WATERTOWN — What started out as an idea for a Saturday craft fair has blossomed into an inclusive arts space and welcoming venue to bring color, music — and whatever else can be dreamed up — to the East Side of the city.
While Watertown already has quite a few markets along its streets, the Troll Market is a unique shopping destination and exhibition hall all its own, complete with a stage for live performances.
Following a soft opening on Oct. 15, the Troll Market is officially open and ready to welcome anyone who happens to pass its doors.
Work from area artists Melissa Cocomello, Taylor Weldon Soderquist, known as Soda, and many more line the walls of the roughly 6,000-square-foot space, welcoming guests with bright colors, bold designs, nature-inspired works and more.
“Originally, this was supposed to be a craft fair on Saturdays with art to kind of supplement what we do, but when we did the opening, it just exploded,” said owner Andrew “Andy” F. Rounds. “Over here on the East Side people have mentioned that they really like what we’re doing, that this side of town really needs something like this for folks to go to. So instead of just being open on Saturdays as a side project, we decided to be open Tuesday through Saturday.”
The market, at 144 Eastern Boulevard, is open from 4 to 9 p.m. Tuesdays through Thursdays, 4 to 10 p.m. Fridays and noon to 10 p.m. Saturdays.
Friday night, the Troll Market hosted a Halloween-themed event called Pit of Zombies, combining heavy metal, art and food for a night of camaraderie open to all. Dozens showed up for the event, with local band Pirate Plague taking the stage for the venue’s inaugural live performance. Guests were invited to dress as zombies or whatever else they liked, and some — along with members of the band — delivered just that. After Pirate Plague left the stage, The Illusion Of Burning Stars was up, keeping the energy going until the event ended. A large projector and professional sound booth complete the performance area courtesy of Larry Moore with G.D.L. Productions, who provides the equipment that will be there for anybody who wishes to perform. Always looking to promote local artists, during breaks between bands, Holdown Upstate’s Local Legendz segment on Tunes 92.5 played for guests to discover even more local talent. If they liked a song and didn’t know the artist’s name, they could scan QR codes on the wall that would take them right to the segment to find out.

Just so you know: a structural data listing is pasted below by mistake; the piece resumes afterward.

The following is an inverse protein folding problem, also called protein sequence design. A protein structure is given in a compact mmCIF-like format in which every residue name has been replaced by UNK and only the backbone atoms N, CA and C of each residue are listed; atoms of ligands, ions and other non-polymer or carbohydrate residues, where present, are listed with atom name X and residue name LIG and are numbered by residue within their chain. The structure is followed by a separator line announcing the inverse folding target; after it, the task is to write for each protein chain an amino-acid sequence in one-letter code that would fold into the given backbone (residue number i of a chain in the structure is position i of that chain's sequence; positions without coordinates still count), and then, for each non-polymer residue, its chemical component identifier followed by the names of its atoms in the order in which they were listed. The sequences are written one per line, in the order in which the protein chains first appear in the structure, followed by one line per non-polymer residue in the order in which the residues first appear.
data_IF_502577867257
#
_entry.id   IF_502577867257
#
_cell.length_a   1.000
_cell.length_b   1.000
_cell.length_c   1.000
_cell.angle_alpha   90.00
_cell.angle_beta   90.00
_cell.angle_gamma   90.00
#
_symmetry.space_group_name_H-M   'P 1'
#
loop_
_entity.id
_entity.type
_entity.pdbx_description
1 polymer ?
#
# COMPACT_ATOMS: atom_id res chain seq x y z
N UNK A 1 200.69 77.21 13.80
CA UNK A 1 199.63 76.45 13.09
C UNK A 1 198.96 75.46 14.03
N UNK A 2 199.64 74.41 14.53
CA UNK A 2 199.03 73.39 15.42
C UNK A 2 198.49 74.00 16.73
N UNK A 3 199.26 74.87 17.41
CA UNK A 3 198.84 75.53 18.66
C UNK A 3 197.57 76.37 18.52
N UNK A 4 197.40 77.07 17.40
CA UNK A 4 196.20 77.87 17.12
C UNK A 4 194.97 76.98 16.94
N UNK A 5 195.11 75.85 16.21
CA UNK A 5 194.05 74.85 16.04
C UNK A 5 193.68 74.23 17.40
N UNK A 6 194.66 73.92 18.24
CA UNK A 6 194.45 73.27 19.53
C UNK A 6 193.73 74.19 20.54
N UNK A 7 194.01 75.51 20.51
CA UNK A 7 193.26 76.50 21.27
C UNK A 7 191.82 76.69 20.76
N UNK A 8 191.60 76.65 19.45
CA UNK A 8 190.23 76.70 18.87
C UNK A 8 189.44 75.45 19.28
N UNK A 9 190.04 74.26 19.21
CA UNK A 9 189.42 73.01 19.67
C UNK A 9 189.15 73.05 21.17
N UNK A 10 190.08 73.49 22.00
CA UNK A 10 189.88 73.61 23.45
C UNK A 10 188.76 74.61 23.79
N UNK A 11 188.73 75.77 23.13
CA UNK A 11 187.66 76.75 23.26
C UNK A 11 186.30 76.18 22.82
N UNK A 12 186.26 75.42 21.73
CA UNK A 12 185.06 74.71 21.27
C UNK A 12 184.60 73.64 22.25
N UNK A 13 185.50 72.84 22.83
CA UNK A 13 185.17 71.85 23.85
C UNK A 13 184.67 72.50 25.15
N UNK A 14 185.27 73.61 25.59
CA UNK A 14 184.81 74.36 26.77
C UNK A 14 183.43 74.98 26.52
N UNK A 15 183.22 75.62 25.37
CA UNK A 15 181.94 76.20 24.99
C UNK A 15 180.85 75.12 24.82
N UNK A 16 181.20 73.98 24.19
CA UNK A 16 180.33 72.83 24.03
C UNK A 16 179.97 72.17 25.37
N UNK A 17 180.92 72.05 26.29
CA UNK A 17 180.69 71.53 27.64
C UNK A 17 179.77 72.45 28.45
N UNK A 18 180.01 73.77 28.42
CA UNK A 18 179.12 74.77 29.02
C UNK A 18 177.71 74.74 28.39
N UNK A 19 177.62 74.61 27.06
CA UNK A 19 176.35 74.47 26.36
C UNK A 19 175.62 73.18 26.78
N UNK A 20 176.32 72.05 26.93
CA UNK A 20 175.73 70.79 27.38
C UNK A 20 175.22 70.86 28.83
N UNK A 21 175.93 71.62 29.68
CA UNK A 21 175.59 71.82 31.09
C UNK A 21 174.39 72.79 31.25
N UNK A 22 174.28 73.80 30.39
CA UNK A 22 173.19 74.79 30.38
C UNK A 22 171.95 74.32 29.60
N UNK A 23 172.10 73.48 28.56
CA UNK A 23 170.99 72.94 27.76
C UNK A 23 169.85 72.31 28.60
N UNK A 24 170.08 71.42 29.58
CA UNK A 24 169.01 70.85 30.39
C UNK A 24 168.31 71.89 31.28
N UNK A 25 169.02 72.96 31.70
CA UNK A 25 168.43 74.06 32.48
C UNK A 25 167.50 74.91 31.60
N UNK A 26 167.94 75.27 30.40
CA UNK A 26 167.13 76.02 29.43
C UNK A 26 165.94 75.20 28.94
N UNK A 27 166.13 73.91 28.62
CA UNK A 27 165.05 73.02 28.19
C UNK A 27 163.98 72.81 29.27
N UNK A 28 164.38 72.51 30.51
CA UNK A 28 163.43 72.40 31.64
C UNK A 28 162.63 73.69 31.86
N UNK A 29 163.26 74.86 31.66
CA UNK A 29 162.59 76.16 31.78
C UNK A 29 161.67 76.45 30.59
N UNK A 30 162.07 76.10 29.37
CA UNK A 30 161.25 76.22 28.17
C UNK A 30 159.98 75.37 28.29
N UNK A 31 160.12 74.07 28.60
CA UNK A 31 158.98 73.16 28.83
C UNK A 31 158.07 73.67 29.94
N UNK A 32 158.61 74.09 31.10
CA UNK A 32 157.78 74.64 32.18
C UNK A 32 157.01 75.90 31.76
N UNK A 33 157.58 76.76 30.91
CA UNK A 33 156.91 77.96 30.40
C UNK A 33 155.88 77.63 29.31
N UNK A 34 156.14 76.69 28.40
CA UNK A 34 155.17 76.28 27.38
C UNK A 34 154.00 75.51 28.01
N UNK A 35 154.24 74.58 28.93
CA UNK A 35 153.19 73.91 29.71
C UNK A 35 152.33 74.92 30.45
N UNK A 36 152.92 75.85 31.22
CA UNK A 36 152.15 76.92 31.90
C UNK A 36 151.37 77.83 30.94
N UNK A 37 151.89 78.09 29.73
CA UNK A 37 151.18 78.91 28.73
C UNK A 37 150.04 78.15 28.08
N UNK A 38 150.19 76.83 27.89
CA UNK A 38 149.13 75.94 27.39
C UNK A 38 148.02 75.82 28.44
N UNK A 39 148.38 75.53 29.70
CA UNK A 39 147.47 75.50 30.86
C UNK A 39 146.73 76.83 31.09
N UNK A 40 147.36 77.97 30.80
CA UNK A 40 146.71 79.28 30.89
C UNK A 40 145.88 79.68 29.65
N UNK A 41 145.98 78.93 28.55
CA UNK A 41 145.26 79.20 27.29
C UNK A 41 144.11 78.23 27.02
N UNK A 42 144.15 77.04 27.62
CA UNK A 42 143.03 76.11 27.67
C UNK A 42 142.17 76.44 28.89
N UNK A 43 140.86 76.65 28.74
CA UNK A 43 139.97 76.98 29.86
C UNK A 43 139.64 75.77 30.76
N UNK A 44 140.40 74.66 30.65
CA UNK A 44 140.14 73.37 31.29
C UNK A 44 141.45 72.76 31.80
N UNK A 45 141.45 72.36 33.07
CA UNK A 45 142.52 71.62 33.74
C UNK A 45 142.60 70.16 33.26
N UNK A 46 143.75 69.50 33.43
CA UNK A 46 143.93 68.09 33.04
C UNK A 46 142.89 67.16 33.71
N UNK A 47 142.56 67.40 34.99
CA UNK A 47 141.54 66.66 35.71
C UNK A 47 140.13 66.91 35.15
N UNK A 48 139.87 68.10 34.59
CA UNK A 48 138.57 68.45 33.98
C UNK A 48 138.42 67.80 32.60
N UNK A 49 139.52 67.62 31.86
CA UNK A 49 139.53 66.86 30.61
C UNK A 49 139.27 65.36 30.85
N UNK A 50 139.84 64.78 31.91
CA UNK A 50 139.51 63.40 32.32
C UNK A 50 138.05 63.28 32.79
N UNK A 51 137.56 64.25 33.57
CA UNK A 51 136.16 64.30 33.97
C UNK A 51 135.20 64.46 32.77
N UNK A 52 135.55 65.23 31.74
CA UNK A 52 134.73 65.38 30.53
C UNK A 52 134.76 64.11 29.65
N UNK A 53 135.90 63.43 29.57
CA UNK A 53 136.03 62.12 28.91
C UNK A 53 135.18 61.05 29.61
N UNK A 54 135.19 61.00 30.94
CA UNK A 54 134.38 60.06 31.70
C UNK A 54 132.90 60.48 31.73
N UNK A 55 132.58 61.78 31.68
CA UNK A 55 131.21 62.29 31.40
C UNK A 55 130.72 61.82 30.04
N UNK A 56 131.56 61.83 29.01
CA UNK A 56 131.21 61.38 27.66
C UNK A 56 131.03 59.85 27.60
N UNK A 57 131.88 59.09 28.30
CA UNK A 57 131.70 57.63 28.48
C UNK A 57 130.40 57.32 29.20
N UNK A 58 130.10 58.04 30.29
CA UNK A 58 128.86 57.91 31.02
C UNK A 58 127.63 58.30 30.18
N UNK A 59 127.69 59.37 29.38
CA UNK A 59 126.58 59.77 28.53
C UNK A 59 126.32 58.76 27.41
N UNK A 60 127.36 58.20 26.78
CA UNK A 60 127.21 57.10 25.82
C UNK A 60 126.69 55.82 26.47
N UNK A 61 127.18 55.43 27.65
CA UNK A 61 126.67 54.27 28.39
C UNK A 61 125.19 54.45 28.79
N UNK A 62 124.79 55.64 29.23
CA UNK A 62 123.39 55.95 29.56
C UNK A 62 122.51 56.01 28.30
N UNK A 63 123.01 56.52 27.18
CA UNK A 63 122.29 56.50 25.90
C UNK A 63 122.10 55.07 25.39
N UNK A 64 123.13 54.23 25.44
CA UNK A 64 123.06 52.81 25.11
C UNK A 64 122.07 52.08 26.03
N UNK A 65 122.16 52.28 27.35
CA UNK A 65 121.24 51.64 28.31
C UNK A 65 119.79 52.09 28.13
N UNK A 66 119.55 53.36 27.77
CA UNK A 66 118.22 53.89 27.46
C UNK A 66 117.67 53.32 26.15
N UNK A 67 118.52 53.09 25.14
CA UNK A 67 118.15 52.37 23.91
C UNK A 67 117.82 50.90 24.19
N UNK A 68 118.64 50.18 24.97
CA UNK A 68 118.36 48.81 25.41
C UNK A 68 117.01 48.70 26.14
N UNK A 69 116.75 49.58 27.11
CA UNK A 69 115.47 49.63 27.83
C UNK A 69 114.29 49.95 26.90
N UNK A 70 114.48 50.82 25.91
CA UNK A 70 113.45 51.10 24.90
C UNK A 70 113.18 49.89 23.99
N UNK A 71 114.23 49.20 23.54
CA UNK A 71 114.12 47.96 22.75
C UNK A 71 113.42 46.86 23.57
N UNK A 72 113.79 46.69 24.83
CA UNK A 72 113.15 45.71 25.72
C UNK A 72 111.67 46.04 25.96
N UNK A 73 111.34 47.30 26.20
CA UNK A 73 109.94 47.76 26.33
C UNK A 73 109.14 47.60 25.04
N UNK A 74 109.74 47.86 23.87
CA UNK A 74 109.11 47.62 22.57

The space also features some wooden booths spaced around for people to sit on and hang out awhile. City Dawgz was set up outside to feed the crowd and further the collaborative environment that helps feature local businesses.
“If you misbehave or are an elitist, sexist, racist — we’re a safe space,” Andy said. “If that happens, we may ask you to leave; or we may just feed you to the trolls.”
That message will be on a sign at the market eventually, and Andy, who has training as a security guard, said the market may even feature an animatronic troll one day to back it up. He said the Troll Market welcomes folks in any kind of distress, if they need any kind of help or even just to get warm and hang out for a bit while they wait for their bus.
To officially kick the place off, Andy recruited local artist and gallery coordinator for the North Country Arts Council, Dana E. Gillan, as gallery curator for the Troll Market to help bring his vision to life and choose pieces and artists to showcase in the space. For the grand opening, work from six artists line the walls, soon to be bumped up to 10 following the finalization of contractual agreements. Each artist gets a 10-by-10-foot space for their work for $25 per month, and new artists will continue to be cycled in as they come. Dana, a local artist herself, is also on display at the market. Even kids will have the chance to feature their artwork on booths set up through the venue.